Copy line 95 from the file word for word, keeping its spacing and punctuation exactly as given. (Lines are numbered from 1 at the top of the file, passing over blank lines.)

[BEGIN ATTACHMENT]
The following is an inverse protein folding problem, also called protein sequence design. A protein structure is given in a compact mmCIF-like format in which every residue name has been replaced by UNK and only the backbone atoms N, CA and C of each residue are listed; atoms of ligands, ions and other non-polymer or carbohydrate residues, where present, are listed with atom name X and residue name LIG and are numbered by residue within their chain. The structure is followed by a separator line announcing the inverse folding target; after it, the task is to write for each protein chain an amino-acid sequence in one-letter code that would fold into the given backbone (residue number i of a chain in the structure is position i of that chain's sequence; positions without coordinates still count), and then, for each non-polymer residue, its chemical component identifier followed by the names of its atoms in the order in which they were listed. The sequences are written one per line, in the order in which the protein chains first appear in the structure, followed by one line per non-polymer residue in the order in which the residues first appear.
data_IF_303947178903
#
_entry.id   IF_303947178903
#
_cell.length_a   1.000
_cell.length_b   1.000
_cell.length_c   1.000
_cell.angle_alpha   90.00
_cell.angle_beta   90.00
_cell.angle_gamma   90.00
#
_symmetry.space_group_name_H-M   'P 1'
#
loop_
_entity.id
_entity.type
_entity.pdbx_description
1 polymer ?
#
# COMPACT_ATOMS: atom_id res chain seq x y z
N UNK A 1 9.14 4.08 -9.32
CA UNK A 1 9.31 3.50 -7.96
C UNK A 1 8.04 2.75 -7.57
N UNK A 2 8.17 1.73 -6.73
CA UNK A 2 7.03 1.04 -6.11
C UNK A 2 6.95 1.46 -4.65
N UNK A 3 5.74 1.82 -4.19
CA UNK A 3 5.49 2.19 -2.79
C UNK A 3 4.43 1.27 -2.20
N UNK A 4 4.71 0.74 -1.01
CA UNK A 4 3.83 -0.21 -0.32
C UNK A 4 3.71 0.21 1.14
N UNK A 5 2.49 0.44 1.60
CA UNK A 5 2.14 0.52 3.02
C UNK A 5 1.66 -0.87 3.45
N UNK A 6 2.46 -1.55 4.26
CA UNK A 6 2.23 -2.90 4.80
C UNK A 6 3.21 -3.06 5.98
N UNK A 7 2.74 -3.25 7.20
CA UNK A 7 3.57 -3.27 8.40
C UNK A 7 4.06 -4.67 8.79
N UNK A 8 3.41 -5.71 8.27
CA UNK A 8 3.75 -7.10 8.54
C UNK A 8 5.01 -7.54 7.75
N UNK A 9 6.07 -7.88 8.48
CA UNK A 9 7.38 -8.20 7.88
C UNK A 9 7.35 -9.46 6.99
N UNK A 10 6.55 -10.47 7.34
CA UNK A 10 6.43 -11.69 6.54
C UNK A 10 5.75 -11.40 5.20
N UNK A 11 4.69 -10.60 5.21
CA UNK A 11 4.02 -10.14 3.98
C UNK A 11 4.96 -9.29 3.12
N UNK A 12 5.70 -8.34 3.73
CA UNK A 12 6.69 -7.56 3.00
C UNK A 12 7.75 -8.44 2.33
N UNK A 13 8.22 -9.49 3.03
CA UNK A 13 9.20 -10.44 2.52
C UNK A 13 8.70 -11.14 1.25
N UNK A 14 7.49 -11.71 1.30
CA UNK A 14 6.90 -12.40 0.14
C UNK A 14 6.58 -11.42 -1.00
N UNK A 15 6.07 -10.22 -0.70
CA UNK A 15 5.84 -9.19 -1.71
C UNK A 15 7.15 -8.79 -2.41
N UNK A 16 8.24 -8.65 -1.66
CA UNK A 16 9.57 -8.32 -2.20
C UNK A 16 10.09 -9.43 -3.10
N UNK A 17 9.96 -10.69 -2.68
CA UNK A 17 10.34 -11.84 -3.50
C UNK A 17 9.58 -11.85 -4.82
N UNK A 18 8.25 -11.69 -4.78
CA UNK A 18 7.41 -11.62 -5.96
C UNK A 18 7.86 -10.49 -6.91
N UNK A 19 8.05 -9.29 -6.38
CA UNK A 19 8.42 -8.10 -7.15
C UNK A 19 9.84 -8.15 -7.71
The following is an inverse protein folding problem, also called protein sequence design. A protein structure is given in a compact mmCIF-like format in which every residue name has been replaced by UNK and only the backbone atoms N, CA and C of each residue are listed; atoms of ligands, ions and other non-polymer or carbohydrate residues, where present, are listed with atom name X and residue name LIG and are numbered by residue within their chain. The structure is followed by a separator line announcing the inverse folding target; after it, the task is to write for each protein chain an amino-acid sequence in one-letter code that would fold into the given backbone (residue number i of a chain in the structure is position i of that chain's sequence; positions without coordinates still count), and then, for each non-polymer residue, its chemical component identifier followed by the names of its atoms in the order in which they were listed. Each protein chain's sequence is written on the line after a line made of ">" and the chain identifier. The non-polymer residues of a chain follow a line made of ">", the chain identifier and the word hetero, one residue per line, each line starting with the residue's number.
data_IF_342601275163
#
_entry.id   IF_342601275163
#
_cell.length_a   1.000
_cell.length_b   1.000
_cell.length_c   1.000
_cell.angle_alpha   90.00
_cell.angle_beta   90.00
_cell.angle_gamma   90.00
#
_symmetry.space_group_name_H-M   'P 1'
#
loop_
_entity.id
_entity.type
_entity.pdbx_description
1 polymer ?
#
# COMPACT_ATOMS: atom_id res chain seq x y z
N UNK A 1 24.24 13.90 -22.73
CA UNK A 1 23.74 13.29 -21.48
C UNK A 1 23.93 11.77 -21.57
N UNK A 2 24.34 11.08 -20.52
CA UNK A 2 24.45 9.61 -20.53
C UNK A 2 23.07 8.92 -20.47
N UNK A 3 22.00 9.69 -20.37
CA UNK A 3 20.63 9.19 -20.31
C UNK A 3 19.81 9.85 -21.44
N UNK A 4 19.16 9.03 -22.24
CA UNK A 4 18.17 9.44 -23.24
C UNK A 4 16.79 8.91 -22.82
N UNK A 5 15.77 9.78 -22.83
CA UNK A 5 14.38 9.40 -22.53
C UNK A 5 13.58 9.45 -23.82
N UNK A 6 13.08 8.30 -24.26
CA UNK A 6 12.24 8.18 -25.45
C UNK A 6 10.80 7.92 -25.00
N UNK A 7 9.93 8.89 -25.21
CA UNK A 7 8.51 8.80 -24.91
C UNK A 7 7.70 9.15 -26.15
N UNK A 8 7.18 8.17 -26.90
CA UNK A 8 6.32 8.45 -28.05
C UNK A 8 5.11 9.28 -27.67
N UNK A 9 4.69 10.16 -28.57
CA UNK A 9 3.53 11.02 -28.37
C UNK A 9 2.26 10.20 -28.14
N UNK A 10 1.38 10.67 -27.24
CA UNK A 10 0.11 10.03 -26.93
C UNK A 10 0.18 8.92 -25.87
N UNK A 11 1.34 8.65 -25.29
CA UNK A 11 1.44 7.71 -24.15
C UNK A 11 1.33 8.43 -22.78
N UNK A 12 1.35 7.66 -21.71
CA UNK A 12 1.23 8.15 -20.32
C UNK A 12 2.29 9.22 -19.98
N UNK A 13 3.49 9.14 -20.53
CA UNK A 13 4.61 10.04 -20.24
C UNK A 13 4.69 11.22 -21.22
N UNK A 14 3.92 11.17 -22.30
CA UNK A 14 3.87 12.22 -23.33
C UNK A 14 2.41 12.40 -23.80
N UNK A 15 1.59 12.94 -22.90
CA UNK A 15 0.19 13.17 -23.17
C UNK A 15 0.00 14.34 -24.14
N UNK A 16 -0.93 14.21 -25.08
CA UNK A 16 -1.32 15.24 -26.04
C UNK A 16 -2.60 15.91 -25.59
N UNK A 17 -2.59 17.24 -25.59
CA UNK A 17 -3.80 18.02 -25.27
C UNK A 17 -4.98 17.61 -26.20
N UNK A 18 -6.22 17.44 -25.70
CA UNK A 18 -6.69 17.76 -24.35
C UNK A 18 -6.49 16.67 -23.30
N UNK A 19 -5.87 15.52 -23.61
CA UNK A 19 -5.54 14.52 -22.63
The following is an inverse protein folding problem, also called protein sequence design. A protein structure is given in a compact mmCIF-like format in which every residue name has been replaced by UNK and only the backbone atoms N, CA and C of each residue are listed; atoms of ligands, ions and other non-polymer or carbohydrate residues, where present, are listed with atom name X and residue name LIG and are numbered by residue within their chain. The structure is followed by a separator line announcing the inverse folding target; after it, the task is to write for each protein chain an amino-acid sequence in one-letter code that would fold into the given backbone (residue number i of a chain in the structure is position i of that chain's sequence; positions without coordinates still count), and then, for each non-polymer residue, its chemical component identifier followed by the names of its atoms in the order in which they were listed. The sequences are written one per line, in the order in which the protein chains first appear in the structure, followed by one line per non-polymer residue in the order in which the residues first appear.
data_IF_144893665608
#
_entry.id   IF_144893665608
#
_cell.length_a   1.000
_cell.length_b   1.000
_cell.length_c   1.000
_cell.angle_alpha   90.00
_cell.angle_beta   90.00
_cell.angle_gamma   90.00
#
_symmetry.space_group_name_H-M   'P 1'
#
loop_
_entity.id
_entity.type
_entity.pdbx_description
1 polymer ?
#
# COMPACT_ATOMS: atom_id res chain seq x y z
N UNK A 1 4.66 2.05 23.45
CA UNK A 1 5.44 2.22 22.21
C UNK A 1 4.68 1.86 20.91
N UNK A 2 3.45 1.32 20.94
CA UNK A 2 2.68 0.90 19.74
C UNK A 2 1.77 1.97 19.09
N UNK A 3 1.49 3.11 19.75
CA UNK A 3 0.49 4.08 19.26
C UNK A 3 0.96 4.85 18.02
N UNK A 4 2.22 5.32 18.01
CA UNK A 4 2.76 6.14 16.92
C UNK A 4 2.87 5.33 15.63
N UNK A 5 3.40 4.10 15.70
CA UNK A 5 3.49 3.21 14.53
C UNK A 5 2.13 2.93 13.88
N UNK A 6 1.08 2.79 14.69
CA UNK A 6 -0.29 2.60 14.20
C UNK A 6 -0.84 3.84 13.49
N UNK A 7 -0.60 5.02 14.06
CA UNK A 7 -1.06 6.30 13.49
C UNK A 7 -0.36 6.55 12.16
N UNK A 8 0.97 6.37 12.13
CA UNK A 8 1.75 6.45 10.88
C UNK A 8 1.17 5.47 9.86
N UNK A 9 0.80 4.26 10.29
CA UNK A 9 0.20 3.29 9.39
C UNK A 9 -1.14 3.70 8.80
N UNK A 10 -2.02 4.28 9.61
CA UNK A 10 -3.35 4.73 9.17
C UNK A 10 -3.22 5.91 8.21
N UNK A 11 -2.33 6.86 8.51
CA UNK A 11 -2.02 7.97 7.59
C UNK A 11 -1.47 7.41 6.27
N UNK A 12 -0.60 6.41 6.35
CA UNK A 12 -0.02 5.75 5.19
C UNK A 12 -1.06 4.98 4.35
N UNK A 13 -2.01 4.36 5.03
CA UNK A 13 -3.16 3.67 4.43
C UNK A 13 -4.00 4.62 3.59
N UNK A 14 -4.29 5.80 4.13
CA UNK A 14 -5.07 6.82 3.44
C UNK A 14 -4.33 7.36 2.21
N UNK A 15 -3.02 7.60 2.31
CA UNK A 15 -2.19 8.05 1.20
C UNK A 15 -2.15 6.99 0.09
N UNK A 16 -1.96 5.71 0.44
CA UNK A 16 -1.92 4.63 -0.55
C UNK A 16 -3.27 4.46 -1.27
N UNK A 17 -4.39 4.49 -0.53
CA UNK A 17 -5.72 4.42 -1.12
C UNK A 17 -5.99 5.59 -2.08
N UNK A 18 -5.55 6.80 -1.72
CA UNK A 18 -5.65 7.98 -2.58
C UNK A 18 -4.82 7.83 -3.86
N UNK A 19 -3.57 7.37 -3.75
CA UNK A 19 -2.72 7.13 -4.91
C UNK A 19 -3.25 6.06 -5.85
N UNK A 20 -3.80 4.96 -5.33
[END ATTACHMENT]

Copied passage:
_entity.type